In the Name of God, the Most Compassionate, the Most Merciful
It goes without saying that those who seek to smear Islam and Muslims point to the recent heinous murder of Jewish-American sisters in Seattle as just another example of the “Jihad coming to America.” Indeed, Naveed Haq did proclaim that he was an “American Muslim” before he started shooting up the Jewish Federation office, a crime which I condemned unequivocally.
Ever since that time, the Muslim community in Seattle has reached out to the Jewish community in peace, to stand in solidarity against this act of barbarity. I commend such actions, and I am there with them in spirit.
Yet, something interesting was reported in the media, and I thought it was important to share with everyone else. It turns out that Naveed Haq was baptized as a Christian last year. According to a report in the Seattle Post-Intelligencer:
Haq was frustrated at his lack of friends and female companionship. He told friends he felt alienated from his own family, in part because his career had disappointed his father and also because he had disavowed Islam last year, converting to Christianity.
Haq had begun studying the Bible, attending weekly men’s spiritual group meetings, only to stop coming a few months after his baptism.
He had told the group’s leader that he seen too much anger in Islam and that he wanted to find a new beginning in Christianity. [emphasis added]
Yet, he declared himself to be an “angry Muslim” when he went on his shooting rampage. What does this mean? Is this further evidence that he was truly a disturbed individual and not a jihadist foot-soldier? (that’s my guess)
Yet, there are other possible iterations of this interesting fact about the shooter. Did Haq shout out he was a Muslim so that he could make Islam look bad? Did he want to call himself a Muslim to make life more difficult for Muslims in America? Was he hoping for a retaliatory attack on a mosque in Seattle?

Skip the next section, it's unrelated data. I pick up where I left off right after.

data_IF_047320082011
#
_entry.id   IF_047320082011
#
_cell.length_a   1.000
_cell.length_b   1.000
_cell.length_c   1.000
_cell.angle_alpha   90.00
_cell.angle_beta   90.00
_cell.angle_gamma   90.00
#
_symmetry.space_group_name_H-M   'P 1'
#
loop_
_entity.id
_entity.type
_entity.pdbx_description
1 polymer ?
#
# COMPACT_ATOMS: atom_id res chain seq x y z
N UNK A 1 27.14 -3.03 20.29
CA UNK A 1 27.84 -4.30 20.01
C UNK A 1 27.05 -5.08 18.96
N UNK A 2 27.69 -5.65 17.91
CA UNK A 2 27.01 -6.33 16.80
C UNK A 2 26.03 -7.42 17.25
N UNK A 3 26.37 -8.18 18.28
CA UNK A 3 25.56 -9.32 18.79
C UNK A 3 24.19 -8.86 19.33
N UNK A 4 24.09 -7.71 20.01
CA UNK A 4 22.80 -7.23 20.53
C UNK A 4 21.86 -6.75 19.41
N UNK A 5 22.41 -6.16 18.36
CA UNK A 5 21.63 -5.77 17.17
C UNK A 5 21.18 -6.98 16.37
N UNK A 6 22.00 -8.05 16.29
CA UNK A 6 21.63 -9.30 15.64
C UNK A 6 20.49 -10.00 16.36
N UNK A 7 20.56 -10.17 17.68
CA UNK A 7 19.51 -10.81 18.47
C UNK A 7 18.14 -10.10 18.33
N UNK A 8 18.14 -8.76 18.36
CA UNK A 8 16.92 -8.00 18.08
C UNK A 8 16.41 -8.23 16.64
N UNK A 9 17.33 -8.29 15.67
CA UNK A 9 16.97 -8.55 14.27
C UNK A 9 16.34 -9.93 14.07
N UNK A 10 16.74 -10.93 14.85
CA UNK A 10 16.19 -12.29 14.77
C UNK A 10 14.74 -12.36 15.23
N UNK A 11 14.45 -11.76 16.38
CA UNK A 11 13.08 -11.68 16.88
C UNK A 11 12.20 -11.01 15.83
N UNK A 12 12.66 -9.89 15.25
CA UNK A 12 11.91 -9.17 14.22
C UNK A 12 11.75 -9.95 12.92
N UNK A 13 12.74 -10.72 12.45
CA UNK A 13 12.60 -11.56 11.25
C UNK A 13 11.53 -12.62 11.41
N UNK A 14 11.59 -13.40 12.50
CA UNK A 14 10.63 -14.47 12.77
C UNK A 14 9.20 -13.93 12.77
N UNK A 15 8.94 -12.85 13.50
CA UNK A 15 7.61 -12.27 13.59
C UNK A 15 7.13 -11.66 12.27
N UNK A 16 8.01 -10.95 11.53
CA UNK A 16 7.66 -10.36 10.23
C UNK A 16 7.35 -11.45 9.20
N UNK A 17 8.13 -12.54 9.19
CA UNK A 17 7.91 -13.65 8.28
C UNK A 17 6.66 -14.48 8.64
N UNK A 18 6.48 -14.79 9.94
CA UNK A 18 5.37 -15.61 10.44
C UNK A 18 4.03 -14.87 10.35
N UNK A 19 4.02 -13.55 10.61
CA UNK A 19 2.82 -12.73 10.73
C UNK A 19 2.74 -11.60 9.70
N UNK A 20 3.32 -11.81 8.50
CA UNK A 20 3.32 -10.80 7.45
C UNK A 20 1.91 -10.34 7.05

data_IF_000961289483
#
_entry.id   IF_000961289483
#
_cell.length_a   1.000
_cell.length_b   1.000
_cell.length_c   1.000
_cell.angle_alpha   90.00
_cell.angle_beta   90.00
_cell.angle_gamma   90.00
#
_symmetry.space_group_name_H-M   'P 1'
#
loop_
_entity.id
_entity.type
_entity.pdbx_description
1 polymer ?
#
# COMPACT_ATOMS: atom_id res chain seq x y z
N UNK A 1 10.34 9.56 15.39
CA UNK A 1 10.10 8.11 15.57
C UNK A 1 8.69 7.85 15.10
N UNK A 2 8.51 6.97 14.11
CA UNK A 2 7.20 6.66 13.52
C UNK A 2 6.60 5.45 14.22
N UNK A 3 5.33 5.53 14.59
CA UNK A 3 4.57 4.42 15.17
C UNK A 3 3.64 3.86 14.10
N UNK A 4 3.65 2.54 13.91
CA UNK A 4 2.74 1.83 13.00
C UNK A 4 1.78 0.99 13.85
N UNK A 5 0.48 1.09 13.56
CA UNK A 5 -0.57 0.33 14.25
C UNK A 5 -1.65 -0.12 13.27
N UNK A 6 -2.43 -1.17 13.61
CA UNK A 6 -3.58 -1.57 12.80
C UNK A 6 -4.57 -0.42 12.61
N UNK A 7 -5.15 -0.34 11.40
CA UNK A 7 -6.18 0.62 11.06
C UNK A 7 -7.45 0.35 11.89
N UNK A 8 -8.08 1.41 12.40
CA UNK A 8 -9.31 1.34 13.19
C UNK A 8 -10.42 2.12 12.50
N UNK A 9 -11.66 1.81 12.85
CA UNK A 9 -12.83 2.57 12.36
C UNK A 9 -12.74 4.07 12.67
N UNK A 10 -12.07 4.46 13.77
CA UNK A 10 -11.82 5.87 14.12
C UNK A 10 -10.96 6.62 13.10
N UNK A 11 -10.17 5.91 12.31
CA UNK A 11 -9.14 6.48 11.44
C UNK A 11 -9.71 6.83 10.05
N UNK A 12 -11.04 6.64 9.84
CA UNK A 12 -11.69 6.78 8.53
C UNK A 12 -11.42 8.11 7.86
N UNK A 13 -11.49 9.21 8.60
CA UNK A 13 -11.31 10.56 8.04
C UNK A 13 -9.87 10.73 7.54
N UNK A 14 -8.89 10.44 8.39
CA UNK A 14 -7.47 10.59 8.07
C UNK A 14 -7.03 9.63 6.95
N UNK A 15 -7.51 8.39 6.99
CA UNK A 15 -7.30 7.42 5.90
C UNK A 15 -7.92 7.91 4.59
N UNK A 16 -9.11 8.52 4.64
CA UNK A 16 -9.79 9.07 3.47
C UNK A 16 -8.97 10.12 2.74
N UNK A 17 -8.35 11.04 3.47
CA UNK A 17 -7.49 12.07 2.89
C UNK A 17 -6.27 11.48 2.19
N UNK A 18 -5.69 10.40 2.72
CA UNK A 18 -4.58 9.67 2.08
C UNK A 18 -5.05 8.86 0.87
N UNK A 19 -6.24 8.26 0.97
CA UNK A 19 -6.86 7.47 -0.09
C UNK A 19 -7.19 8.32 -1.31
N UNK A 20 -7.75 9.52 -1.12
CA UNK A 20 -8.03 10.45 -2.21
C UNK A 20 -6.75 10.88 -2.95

We may never know his true motivations, although the P-I article does go into pretty good depth about what he was going through before his shooting rampage. One thing the article did not say was that Haq was afraid for his life after converting to Islam. Most definitely, he had a lot of stress inside because he knew that his leaving Islam would offend his family. But, he never told anyone – according to the article – that he was afraid for his life. (Just in case someone was going to bring up the whole “kill the apostate issue”)
Yet, I still have one question: doesn’t this make Naveed Haq a “Christian terrorist”? I mean, his group leader at the Word of Faith Church in Kennewick, WA told the P-I that Mr. Haq had “accepted his new faith, though he knew that he would also be offending his own family and its deeply rooted culture.” There was no mention that he came back to Islam. So, why hasn’t anyone called Naveed Haq a “Christian terrorist”?
Because it’s inappropriate, that’s why.
What about the pro-Israel driver in Michigan, who tried to run over an Arab-American protester? Susan Bazzi, a Lebanese-American, stood across the street from a pro-Israel rally being held at a Michigan synagogue. She held up two posters showing children killed by Israeli bombing. According to the Arab American News:
But little did Bazzi know that even the police presence couldn’t stop a crazed pro-Israeli attendee from trying to run her over with his car.
“I was across the street standing on the corner of an entrance to the parking area.” Bazzi said.
“There was a car pulling out that was supposed to turn left and instead he turned into me. He made a very wide turn, literally right into me. I jumped back. He was going to hit me for sure if I didn’t,” she recalled.
Bazzi said that she hadn’t been paying attention to the driver, but when he came at her full throttle, she saw him out of the corner of her eye. “I didn’t think, I just jumped out of the way,” she said.
According to Bazzi, the police immediately gave chase. The driver tried to get away but the cops sprinted after him, banged on his windows and made him stop after only traveling 30 feet…
“The Arab American News” spoke to another protestor on the scene who said he didn’t want his name mentioned for fear of jeopardizing his job. However, his account of what happened matched up with Bazzi’s.
Now, I presume this person was Jewish, but I cannot say so for certain. If he was Jewish, however, would it be fair for me to call him a “Jewish terrorist”? I mean, isn’t this very similar to the actions of Mohammed Reva Taheri-Azar, the man who rented an SUV and drove it into a crowd of students at the University of North Carolina, injuring several of them? Everyone called him a “Muslim terrorist.” Why can’t I call this man a “Christian” or “Jewish” terrorist?
Because it is inappropriate, that’s why. Terrorism transcends ethnicity, epoch, and religious faith. Terrorists come in all flavors, and I condemn them all.